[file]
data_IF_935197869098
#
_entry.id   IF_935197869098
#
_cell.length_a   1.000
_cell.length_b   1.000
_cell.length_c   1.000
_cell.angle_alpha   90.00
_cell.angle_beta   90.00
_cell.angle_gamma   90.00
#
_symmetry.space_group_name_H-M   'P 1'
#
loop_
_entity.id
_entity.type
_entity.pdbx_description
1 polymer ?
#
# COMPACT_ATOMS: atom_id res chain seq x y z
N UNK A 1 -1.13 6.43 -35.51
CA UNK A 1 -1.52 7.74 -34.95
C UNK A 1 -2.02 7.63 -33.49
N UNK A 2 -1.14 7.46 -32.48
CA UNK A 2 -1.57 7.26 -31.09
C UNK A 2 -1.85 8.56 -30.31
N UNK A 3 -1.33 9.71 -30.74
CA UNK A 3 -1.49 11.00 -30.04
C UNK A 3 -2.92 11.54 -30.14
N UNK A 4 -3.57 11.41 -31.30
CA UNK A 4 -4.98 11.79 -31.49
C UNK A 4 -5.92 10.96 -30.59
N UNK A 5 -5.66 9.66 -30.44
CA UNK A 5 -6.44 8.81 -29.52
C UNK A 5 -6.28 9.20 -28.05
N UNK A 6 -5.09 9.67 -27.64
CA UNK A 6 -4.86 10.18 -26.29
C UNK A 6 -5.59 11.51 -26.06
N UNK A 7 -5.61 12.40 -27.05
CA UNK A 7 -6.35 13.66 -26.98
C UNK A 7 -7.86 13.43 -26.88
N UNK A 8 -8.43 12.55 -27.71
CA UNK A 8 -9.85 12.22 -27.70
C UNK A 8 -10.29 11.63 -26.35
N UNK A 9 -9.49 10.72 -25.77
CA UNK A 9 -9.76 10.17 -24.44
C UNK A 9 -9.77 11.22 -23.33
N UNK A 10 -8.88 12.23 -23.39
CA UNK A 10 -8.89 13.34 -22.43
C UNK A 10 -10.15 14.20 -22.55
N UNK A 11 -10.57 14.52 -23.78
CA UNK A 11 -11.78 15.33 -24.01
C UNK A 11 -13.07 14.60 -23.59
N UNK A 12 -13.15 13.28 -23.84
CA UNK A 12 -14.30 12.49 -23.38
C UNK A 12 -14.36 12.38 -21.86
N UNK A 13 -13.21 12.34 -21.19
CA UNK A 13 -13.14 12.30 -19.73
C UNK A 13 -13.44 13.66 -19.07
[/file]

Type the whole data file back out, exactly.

data_IF_935197869098
#
_entry.id   IF_935197869098
#
_cell.length_a   1.000
_cell.length_b   1.000
_cell.length_c   1.000
_cell.angle_alpha   90.00
_cell.angle_beta   90.00
_cell.angle_gamma   90.00
#
_symmetry.space_group_name_H-M   'P 1'
#
loop_
_entity.id
_entity.type
_entity.pdbx_description
1 polymer ?
#
# COMPACT_ATOMS: atom_id res chain seq x y z
N UNK A 1 -1.13 6.43 -35.51
CA UNK A 1 -1.52 7.74 -34.95
C UNK A 1 -2.02 7.63 -33.49
N UNK A 2 -1.14 7.46 -32.48
CA UNK A 2 -1.57 7.26 -31.09
C UNK A 2 -1.85 8.56 -30.31
N UNK A 3 -1.33 9.71 -30.74
CA UNK A 3 -1.49 11.00 -30.04
C UNK A 3 -2.92 11.54 -30.14
N UNK A 4 -3.57 11.41 -31.30
CA UNK A 4 -4.98 11.79 -31.49
C UNK A 4 -5.92 10.96 -30.59
N UNK A 5 -5.66 9.66 -30.44
CA UNK A 5 -6.44 8.81 -29.52
C UNK A 5 -6.28 9.20 -28.05
N UNK A 6 -5.09 9.67 -27.64
CA UNK A 6 -4.86 10.18 -26.29
C UNK A 6 -5.59 11.51 -26.06
N UNK A 7 -5.61 12.40 -27.05
CA UNK A 7 -6.35 13.66 -26.98
C UNK A 7 -7.86 13.43 -26.88
N UNK A 8 -8.43 12.55 -27.71
CA UNK A 8 -9.85 12.22 -27.70
C UNK A 8 -10.29 11.63 -26.35
N UNK A 9 -9.49 10.72 -25.77
CA UNK A 9 -9.76 10.17 -24.44
C UNK A 9 -9.77 11.22 -23.33
N UNK A 10 -8.88 12.23 -23.39
CA UNK A 10 -8.89 13.34 -22.43
C UNK A 10 -10.15 14.20 -22.55
N UNK A 11 -10.57 14.52 -23.78
CA UNK A 11 -11.78 15.33 -24.01
C UNK A 11 -13.07 14.60 -23.59
N UNK A 12 -13.15 13.28 -23.84
CA UNK A 12 -14.30 12.49 -23.38
C UNK A 12 -14.36 12.38 -21.86
N UNK A 13 -13.21 12.34 -21.19
CA UNK A 13 -13.14 12.30 -19.73
C UNK A 13 -13.44 13.66 -19.07